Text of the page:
Yes but no but yes

Hello, Anonymous. You bring up some good points about previous examples of cross-pollination amongst Buddhist schools in Asia, but I think my main argument still holds true: in no previous case that I'm aware of did *all* of the schools of Buddhism descend upon a culture at more or less the same time, more or less out of nowhere. And in probably no previous case was there quite the same smorgasbord-like availability of all the various traditions in one place. I just heard this morning from a Twitter acquaintance who is a regular Vipassana practitioner; this weekend he's going to a Zen sesshin, and next week he's planning to do a Mahamudra program.

On the other hand, just to *get* to Nalanda University in ancient India, you might have had to travel for months or years on foot or horseback (if you were wealthy enough to have a horse, and fortunate to live long enough to get there and back). Nalanda was pretty large and diverse for its times, but I don't think it really compares to what's going on today, in terms of freedom of choice, openness, speed of transmission, and other factors.

I don't argue, as I've heard some do, that what will emerge from this smorgasbord of Dharma is some kind of "American Buddhism" or "Western Buddhism" that is a hybridization of all these different Buddhist traditions -- although I don't discount that theory, either. In many individuals' study, practice, and life that seems to be what is happening now. But for that kind of mixing to work, one has to be well-grounded in one tradition first.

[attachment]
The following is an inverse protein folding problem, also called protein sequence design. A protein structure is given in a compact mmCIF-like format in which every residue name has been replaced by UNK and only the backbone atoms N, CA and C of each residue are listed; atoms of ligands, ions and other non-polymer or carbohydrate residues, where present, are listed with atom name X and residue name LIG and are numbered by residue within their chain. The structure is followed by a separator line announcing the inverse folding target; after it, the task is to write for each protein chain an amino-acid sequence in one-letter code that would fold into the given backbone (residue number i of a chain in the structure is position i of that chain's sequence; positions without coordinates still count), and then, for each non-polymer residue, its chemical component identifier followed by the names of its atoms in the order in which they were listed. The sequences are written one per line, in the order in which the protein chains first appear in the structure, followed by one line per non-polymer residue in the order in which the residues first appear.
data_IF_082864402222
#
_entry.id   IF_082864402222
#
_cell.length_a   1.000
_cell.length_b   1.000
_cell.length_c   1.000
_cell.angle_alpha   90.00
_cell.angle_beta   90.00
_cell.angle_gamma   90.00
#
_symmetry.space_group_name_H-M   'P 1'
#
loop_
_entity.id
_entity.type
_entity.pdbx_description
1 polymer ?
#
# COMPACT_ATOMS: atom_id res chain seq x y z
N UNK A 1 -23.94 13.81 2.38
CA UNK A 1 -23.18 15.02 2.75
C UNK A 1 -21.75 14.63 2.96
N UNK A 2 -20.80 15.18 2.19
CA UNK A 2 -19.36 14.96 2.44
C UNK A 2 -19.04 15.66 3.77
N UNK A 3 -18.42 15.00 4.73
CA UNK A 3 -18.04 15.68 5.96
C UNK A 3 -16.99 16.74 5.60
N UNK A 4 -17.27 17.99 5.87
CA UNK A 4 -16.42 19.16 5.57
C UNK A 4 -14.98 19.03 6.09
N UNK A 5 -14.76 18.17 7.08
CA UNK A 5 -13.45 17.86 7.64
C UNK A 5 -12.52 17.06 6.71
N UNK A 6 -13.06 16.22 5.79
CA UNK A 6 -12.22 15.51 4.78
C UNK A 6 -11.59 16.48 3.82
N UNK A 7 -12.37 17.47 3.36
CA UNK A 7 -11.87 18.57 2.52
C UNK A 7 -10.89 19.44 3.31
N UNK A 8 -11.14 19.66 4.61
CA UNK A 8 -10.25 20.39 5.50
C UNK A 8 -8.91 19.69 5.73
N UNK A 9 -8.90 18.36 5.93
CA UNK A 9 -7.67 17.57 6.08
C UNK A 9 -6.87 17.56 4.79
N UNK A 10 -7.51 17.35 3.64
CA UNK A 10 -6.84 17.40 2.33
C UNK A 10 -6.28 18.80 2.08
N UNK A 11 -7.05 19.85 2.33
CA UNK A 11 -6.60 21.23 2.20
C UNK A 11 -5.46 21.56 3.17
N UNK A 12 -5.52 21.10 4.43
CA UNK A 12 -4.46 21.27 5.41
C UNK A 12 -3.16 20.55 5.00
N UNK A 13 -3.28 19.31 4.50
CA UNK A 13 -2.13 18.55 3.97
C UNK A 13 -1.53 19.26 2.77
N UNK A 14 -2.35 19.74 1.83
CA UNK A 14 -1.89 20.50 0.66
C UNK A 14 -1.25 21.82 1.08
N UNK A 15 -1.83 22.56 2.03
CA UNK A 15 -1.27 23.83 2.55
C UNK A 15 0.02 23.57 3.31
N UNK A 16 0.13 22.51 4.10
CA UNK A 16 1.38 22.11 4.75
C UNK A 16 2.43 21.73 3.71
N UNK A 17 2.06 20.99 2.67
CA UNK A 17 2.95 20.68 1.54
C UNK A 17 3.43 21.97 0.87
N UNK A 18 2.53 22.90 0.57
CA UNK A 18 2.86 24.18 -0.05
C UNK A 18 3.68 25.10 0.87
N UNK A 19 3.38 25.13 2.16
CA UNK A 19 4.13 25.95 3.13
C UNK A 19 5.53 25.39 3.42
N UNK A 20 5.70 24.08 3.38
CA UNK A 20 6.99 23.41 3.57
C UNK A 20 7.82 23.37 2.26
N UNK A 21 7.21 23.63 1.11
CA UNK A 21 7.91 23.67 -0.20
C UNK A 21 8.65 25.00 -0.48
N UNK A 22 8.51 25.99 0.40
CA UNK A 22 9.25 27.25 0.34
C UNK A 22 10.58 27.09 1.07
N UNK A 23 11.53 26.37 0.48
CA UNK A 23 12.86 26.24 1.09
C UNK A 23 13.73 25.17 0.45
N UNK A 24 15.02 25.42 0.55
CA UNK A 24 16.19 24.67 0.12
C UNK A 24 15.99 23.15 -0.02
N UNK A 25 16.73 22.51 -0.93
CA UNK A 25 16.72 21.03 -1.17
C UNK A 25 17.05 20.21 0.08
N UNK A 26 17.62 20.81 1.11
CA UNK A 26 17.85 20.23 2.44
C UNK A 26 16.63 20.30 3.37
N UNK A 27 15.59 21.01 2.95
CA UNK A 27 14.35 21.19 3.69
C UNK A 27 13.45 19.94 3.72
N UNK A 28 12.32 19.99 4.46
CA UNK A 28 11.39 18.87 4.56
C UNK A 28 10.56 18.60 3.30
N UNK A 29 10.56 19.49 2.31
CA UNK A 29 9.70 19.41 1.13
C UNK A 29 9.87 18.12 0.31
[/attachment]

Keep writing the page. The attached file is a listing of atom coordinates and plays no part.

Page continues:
I agree, though, that what is so often missing from the Western diet is a healthy amount of practice. As someone else pointed out in comments on my previous article, and I've noticed this myself, we Westerners tend to excel at academic study of the Dharma but lag behind in the practice and realization departments. That's a sweeping generalization, and there are some Westerners whom I would definitely regard as being highly accomplished practitioners (and there are some hidden yogis in the West, too), but as far as generalizations go I think it holds water. To carry the generalization further, as a culture I'd say we're really addicted to the rational, analytical part of the mind -- and that's both a strength and a weakness in terms of how we engage with the Dharma.